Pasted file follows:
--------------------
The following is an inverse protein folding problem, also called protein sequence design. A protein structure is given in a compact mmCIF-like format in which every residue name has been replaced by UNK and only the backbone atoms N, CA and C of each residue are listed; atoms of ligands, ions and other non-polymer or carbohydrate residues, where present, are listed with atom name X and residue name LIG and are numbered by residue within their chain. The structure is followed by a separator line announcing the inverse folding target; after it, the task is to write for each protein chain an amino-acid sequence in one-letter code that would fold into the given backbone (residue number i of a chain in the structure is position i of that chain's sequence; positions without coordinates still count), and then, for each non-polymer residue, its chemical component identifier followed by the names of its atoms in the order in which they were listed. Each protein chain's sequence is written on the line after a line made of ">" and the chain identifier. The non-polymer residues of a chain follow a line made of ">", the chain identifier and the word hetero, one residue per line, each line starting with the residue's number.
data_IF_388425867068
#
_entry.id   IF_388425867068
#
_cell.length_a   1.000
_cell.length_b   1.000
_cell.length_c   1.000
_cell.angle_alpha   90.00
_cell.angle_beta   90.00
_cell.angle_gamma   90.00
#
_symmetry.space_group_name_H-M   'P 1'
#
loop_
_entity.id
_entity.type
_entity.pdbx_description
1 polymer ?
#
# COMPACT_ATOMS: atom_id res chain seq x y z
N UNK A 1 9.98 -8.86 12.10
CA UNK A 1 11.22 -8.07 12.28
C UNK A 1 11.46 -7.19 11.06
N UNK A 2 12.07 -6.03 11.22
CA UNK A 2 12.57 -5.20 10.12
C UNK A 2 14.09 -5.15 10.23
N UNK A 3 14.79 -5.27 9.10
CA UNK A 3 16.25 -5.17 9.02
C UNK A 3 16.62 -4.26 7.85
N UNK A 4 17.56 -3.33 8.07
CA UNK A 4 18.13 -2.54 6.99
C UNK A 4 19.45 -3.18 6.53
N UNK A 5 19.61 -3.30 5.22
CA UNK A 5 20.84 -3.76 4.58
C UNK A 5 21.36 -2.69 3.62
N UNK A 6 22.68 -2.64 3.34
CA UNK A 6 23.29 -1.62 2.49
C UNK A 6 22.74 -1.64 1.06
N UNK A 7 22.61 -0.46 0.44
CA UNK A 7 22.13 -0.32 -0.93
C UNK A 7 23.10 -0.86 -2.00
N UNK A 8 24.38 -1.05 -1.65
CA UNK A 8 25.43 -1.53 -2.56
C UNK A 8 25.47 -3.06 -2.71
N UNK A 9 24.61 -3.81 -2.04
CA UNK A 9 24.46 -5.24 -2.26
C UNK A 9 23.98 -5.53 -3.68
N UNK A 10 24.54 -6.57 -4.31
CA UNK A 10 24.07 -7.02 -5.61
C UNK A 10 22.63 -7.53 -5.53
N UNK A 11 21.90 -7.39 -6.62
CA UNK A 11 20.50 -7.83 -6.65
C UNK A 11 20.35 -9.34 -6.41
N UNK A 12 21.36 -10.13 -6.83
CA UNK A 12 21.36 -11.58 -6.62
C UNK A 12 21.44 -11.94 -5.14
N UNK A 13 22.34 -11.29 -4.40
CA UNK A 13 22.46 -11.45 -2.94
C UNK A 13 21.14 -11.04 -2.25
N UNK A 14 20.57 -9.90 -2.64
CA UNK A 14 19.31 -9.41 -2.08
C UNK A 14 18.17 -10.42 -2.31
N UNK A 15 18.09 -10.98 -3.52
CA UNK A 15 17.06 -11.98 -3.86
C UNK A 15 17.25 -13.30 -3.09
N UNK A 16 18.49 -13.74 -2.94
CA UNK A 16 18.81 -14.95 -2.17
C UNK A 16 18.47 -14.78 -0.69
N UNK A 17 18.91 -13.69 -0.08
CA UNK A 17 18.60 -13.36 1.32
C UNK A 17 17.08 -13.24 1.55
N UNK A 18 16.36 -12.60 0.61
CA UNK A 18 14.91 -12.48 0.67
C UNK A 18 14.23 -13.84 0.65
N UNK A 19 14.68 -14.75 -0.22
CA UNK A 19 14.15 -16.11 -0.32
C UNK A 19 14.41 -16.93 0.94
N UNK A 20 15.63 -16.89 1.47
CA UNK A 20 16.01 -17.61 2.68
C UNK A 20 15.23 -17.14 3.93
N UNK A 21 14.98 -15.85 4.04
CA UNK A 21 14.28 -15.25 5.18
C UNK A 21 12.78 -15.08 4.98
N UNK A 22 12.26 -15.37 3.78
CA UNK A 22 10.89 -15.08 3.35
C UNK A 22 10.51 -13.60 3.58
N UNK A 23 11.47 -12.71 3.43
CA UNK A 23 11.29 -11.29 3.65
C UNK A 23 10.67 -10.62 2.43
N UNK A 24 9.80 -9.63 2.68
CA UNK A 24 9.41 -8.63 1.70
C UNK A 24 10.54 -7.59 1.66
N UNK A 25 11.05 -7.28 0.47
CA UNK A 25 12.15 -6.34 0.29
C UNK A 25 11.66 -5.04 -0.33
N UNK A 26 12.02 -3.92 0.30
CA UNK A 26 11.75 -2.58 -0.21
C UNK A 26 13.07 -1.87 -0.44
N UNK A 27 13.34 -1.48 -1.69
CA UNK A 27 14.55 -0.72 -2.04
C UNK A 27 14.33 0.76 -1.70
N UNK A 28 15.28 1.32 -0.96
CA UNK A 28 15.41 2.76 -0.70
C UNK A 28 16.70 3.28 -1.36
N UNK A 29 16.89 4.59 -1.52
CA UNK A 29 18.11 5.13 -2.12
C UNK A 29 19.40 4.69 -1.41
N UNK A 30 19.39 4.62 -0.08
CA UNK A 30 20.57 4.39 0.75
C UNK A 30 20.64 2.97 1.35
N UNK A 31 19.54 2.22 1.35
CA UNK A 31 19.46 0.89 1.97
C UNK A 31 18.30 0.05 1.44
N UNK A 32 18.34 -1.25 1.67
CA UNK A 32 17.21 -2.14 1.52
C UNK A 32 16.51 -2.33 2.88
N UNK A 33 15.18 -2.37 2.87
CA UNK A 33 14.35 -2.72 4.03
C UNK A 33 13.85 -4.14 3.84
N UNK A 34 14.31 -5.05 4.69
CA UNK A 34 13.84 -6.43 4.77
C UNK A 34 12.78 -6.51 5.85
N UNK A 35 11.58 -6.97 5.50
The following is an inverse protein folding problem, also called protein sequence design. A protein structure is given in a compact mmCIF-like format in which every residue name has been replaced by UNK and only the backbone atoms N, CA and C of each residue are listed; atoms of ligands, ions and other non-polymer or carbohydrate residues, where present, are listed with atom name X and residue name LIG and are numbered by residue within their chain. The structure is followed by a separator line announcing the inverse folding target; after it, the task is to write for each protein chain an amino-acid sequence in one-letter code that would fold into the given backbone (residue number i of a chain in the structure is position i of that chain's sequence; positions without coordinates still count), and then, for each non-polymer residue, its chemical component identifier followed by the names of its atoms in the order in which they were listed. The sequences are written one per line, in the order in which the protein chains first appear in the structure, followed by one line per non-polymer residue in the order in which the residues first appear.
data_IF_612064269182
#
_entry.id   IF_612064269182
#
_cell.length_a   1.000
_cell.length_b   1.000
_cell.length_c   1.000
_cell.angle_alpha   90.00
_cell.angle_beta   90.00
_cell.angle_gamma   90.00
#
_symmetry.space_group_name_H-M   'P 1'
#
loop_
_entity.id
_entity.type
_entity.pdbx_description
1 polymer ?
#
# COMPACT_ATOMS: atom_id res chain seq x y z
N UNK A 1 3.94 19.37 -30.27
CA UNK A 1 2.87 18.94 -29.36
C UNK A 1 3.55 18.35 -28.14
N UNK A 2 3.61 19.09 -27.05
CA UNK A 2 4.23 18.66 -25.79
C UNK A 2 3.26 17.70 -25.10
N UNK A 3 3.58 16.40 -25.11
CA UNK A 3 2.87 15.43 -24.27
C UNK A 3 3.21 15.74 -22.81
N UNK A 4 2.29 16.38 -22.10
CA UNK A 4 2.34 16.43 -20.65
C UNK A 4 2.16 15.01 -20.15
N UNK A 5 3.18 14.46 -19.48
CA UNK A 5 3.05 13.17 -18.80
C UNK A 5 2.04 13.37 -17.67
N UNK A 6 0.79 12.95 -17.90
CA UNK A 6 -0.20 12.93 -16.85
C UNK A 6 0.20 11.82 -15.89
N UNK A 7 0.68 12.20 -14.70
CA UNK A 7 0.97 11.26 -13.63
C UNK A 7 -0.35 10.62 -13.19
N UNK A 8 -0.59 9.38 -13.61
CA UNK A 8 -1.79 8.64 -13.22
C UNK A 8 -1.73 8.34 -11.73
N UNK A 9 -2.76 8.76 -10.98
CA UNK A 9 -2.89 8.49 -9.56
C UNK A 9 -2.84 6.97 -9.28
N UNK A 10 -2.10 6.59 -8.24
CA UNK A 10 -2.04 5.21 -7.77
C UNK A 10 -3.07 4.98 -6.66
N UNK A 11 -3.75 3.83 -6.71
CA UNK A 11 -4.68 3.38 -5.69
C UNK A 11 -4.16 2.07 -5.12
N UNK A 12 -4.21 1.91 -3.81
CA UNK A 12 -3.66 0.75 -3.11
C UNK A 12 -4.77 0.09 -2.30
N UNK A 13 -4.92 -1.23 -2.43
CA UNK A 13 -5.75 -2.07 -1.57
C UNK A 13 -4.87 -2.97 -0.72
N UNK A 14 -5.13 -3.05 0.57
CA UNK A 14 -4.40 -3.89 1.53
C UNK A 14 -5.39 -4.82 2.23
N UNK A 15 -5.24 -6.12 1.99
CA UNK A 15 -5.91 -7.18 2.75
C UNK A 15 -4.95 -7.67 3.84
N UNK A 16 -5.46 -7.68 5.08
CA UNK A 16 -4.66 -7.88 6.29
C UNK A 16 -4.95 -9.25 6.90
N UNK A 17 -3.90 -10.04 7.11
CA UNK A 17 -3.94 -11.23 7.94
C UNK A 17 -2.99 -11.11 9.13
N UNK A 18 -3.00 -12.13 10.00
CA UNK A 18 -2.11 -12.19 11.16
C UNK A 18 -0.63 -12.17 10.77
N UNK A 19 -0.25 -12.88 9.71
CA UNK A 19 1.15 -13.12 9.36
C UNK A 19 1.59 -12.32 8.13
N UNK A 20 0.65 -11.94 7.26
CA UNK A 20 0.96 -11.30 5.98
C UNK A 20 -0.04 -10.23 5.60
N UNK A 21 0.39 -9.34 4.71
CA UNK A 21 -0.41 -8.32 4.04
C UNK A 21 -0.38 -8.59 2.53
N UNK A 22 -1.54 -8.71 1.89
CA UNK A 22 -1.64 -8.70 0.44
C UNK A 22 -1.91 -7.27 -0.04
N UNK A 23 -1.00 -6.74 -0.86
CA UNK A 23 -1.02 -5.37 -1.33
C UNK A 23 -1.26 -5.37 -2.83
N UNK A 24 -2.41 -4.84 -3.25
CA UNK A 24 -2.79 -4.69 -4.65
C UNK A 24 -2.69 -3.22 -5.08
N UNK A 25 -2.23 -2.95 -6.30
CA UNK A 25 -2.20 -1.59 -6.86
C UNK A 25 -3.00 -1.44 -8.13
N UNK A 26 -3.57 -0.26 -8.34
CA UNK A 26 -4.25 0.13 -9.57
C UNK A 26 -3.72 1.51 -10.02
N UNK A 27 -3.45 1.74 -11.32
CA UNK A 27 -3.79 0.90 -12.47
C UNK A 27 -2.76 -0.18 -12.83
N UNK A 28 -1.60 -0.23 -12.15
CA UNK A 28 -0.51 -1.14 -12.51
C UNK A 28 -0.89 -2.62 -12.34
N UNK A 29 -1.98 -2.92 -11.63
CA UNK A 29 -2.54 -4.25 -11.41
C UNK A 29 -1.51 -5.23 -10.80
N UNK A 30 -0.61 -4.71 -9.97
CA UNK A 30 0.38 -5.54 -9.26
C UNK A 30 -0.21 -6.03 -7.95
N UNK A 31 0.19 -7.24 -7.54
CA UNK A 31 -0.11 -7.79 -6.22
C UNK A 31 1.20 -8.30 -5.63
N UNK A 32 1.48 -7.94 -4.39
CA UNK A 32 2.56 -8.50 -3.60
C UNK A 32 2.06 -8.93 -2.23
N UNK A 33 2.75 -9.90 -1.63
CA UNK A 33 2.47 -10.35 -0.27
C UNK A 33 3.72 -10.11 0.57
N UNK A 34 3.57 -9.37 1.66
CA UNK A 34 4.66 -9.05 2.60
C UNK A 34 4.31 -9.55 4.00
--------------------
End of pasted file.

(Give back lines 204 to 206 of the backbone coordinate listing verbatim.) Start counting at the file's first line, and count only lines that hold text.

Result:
CA UNK A 20 0.96 -11.30 5.98
C UNK A 20 -0.04 -10.23 5.60
N UNK A 21 0.39 -9.34 4.71